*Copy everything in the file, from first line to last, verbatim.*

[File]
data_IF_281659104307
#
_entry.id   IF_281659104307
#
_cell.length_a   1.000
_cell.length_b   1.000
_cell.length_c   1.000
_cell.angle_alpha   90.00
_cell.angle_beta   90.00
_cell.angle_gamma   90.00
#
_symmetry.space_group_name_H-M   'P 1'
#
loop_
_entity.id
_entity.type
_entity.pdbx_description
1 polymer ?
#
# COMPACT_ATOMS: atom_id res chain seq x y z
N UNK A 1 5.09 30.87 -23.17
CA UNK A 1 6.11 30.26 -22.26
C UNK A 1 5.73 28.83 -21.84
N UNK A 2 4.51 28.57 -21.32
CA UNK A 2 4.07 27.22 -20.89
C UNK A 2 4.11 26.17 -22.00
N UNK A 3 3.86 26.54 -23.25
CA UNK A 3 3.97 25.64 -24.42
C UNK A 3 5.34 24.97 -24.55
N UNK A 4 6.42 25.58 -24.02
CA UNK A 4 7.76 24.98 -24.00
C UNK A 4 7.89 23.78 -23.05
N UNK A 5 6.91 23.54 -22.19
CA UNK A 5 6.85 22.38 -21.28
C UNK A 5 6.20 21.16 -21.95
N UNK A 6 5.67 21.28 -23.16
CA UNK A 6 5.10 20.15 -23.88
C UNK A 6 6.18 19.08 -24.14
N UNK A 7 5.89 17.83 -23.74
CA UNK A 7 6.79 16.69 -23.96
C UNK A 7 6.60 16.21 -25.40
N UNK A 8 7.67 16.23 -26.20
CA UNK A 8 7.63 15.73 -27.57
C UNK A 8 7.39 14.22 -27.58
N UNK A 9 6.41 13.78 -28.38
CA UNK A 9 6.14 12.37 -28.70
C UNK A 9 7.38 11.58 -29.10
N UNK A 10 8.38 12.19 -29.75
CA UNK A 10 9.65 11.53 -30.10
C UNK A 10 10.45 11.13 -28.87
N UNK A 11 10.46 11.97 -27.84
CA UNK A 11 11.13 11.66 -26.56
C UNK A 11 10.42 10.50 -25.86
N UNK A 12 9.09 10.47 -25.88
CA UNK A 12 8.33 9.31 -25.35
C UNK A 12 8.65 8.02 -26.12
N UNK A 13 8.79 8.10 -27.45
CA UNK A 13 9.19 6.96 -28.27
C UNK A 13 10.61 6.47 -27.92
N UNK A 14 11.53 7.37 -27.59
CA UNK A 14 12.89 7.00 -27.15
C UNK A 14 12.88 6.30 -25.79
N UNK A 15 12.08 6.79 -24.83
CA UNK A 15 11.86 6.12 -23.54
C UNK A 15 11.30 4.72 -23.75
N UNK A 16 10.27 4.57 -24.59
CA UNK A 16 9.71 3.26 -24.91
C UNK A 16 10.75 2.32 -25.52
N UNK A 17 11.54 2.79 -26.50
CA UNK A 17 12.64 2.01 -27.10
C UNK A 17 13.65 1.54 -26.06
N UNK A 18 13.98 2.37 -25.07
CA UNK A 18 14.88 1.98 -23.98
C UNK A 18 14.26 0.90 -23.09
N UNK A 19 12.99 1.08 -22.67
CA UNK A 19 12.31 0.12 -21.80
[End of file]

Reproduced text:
data_IF_281659104307
#
_entry.id   IF_281659104307
#
_cell.length_a   1.000
_cell.length_b   1.000
_cell.length_c   1.000
_cell.angle_alpha   90.00
_cell.angle_beta   90.00
_cell.angle_gamma   90.00
#
_symmetry.space_group_name_H-M   'P 1'
#
loop_
_entity.id
_entity.type
_entity.pdbx_description
1 polymer ?
#
# COMPACT_ATOMS: atom_id res chain seq x y z
N UNK A 1 5.09 30.87 -23.17
CA UNK A 1 6.11 30.26 -22.26
C UNK A 1 5.73 28.83 -21.84
N UNK A 2 4.51 28.57 -21.32
CA UNK A 2 4.07 27.22 -20.89
C UNK A 2 4.11 26.17 -22.00
N UNK A 3 3.86 26.54 -23.25
CA UNK A 3 3.97 25.64 -24.42
C UNK A 3 5.34 24.97 -24.55
N UNK A 4 6.42 25.58 -24.02
CA UNK A 4 7.76 24.98 -24.00
C UNK A 4 7.89 23.78 -23.05
N UNK A 5 6.91 23.54 -22.19
CA UNK A 5 6.85 22.38 -21.28
C UNK A 5 6.20 21.16 -21.95
N UNK A 6 5.67 21.28 -23.16
CA UNK A 6 5.10 20.15 -23.88
C UNK A 6 6.18 19.08 -24.14
N UNK A 7 5.89 17.83 -23.74
CA UNK A 7 6.79 16.69 -23.96
C UNK A 7 6.60 16.21 -25.40
N UNK A 8 7.67 16.23 -26.20
CA UNK A 8 7.63 15.73 -27.57
C UNK A 8 7.39 14.22 -27.58
N UNK A 9 6.41 13.78 -28.38
CA UNK A 9 6.14 12.37 -28.70
C UNK A 9 7.38 11.58 -29.10
N UNK A 10 8.38 12.19 -29.75
CA UNK A 10 9.65 11.53 -30.10
C UNK A 10 10.45 11.13 -28.87
N UNK A 11 10.46 11.97 -27.84
CA UNK A 11 11.13 11.66 -26.56
C UNK A 11 10.42 10.50 -25.86
N UNK A 12 9.09 10.47 -25.88
CA UNK A 12 8.33 9.31 -25.35
C UNK A 12 8.65 8.02 -26.12
N UNK A 13 8.79 8.10 -27.45
CA UNK A 13 9.19 6.96 -28.27
C UNK A 13 10.61 6.47 -27.92
N UNK A 14 11.53 7.37 -27.59
CA UNK A 14 12.89 7.00 -27.15
C UNK A 14 12.88 6.30 -25.79
N UNK A 15 12.08 6.79 -24.83
CA UNK A 15 11.86 6.12 -23.54
C UNK A 15 11.30 4.72 -23.75
N UNK A 16 10.27 4.57 -24.59
CA UNK A 16 9.71 3.26 -24.91
C UNK A 16 10.75 2.32 -25.52
N UNK A 17 11.54 2.79 -26.50
CA UNK A 17 12.64 2.01 -27.10
C UNK A 17 13.65 1.54 -26.06
N UNK A 18 13.98 2.37 -25.07
CA UNK A 18 14.88 1.98 -23.98
C UNK A 18 14.26 0.90 -23.09
N UNK A 19 12.99 1.08 -22.67
CA UNK A 19 12.31 0.12 -21.80